As of January 1, 2021 the original auction for the Pixel has ended, and the second phase of this living artwork has begun. Each day the pixel will drop in price by 1 ETH from its original listing price of 1,780 ETH. This process will continue until the Pixel is purchased by a buyer, permanently etching what it’s worth into the blockchain of the Pixel, or until its value drops to .0006 ETH, the same as its partner piece of 9,999 pixels. Should the Pixel reach this point without a buyer, it will be permanently removed from the marketplace rendering it unvalued, but unattainable forever.
What is it worth to you?
What makes something valuable?
Is it rarity? It’s relation to another object, event, or a person? Or is it the history of the object itself?
How do we define any of these things?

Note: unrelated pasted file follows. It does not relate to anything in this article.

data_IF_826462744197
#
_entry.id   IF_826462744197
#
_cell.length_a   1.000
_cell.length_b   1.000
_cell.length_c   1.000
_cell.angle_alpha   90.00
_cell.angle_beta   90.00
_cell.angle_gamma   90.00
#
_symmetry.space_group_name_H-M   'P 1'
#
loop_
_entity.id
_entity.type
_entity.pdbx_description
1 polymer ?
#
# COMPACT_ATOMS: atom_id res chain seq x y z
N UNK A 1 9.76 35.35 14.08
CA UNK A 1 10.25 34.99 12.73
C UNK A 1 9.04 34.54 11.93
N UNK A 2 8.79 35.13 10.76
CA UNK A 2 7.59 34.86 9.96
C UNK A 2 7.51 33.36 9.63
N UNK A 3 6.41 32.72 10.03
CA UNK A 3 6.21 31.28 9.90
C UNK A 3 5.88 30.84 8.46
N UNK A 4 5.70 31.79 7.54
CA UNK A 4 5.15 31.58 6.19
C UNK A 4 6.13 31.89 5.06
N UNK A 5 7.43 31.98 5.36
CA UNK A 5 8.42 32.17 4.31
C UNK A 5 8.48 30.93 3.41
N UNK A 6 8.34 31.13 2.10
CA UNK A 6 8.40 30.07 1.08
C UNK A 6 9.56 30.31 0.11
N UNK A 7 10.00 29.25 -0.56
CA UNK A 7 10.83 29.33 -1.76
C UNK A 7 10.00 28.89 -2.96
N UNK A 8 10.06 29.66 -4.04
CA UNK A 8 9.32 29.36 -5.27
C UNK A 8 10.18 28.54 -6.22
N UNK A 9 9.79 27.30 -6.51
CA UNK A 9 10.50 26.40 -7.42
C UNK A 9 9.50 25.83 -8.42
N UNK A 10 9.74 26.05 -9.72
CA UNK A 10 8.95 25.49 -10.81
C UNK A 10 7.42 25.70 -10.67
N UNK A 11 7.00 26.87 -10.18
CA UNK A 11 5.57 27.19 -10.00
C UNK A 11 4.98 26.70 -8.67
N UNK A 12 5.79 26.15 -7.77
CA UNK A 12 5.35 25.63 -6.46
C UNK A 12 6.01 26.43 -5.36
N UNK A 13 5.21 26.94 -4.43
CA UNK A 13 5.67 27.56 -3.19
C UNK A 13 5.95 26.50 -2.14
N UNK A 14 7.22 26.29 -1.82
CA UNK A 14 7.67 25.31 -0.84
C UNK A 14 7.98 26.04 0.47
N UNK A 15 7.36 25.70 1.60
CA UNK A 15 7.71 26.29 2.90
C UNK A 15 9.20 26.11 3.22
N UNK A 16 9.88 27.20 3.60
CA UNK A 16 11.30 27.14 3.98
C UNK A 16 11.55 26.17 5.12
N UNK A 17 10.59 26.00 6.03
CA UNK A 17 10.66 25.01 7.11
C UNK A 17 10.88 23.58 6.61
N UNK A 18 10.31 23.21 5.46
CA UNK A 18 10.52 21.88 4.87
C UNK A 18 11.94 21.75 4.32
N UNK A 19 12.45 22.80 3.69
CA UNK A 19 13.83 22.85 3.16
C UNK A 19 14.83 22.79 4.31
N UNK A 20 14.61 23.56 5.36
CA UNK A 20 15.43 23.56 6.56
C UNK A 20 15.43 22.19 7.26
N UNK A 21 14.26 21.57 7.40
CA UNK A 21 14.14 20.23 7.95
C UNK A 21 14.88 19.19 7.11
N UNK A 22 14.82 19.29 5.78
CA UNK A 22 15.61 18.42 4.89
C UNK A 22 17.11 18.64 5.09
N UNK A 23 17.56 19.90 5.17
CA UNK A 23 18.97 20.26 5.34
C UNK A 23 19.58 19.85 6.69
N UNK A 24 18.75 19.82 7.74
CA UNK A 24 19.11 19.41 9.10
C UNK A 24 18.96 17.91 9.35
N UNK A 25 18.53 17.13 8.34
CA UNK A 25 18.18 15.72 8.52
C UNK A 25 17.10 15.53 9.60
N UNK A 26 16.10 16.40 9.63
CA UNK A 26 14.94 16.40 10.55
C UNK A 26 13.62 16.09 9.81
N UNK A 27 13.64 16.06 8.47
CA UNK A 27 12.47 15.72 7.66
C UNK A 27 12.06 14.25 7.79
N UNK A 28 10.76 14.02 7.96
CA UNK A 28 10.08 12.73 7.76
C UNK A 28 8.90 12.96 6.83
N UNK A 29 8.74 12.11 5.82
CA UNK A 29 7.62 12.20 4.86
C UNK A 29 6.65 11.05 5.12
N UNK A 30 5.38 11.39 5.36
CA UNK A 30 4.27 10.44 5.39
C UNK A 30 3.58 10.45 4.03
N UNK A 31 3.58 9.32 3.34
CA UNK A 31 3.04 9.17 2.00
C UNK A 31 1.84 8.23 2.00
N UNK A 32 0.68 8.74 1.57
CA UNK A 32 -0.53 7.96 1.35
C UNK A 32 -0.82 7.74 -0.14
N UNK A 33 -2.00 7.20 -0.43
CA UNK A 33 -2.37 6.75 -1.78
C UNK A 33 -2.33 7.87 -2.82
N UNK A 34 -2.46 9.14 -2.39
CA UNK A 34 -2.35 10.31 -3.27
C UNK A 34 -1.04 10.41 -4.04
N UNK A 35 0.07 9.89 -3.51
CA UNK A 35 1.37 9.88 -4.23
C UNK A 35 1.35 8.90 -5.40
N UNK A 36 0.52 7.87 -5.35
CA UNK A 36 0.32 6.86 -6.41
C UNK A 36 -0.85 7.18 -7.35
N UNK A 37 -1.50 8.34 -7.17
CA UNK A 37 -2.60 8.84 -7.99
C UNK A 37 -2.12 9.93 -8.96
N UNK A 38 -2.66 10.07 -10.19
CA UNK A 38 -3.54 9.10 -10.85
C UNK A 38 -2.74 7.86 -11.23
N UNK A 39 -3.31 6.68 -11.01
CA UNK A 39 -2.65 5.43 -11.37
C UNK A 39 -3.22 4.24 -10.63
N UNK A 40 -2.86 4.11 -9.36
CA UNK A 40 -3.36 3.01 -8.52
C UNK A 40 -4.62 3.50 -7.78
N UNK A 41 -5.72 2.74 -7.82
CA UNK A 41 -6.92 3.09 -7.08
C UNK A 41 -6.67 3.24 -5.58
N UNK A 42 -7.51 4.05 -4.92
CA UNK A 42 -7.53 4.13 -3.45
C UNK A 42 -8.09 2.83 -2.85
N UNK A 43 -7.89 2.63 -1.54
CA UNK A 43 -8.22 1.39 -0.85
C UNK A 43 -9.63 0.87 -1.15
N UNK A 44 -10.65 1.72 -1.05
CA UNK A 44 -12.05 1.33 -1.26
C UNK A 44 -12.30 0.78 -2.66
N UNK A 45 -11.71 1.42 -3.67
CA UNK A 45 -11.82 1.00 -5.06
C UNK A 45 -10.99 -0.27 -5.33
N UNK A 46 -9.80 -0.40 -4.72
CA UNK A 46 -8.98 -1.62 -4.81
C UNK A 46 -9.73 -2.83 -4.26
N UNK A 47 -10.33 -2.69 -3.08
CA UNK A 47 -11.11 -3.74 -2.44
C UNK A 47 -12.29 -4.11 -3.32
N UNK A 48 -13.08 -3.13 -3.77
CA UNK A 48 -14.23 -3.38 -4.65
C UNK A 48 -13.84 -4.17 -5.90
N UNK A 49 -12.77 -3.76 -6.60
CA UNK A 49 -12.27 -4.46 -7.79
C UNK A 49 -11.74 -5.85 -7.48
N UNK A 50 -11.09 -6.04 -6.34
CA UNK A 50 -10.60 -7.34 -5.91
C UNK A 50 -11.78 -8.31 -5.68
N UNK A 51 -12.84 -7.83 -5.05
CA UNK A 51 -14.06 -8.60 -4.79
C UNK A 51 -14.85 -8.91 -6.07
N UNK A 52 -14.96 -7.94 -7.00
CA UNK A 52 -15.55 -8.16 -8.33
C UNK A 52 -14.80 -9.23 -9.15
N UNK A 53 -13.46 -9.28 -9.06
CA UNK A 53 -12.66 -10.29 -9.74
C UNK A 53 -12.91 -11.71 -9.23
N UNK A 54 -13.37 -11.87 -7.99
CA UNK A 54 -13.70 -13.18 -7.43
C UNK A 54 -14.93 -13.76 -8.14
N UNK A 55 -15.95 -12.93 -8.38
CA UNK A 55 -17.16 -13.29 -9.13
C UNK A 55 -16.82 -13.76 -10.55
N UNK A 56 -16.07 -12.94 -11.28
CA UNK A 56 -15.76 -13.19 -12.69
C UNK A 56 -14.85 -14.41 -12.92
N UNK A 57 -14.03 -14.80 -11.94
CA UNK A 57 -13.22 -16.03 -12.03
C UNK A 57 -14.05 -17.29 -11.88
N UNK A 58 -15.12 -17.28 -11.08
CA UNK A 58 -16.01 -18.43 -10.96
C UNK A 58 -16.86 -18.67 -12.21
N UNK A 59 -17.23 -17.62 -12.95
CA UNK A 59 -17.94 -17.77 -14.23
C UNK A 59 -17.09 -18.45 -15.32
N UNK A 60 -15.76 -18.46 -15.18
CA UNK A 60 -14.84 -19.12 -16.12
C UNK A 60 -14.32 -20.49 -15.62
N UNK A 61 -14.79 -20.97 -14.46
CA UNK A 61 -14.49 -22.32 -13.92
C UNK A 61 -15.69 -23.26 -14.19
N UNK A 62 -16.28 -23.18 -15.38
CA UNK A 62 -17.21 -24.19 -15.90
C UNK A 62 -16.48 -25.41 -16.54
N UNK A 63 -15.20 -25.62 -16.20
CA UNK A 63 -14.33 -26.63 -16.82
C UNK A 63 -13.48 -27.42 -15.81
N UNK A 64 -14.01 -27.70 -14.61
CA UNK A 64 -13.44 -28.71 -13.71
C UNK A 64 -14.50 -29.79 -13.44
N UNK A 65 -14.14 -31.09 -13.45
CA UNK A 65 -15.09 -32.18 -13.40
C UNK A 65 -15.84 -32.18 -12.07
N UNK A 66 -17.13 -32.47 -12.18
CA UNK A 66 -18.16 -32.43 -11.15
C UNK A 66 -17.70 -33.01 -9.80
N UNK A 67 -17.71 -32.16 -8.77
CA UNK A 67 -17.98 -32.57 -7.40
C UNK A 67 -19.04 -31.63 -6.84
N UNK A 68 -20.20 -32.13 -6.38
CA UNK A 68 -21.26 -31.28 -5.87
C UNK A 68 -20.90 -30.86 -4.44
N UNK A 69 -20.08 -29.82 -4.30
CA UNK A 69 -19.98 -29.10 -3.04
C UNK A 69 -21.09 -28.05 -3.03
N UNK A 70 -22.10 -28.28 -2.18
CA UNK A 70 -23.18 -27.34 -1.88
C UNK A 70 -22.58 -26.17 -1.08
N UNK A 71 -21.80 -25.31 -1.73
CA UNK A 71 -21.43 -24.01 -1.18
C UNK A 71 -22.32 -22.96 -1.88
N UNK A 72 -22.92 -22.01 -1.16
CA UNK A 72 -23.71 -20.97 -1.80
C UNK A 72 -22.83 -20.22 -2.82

These are the subjects I hope to explore with the living piece “What is it worth?”, a collection of two digital paintings:
They have been minted separately on blockchain as NFTs for sale and given independent values. The larger canvas is priced at $1, easily obtainable but incomplete. The Pixel removed from the larger canvas is an auction currently priced at $3 million, almost unattainable but complete on its own, with a price defined by its value to others.
As this collection exists online and on blockchain it creates and records a trail of digital history, fundamentally changing its value as ownership, price, and public relationship to the piece change. It is interactive in that the bulk of its value and meaning are defined by actions taken by others to interact with either picture online or on blockchain, creating a living piece that will continue to change and grow with or without any actions from me.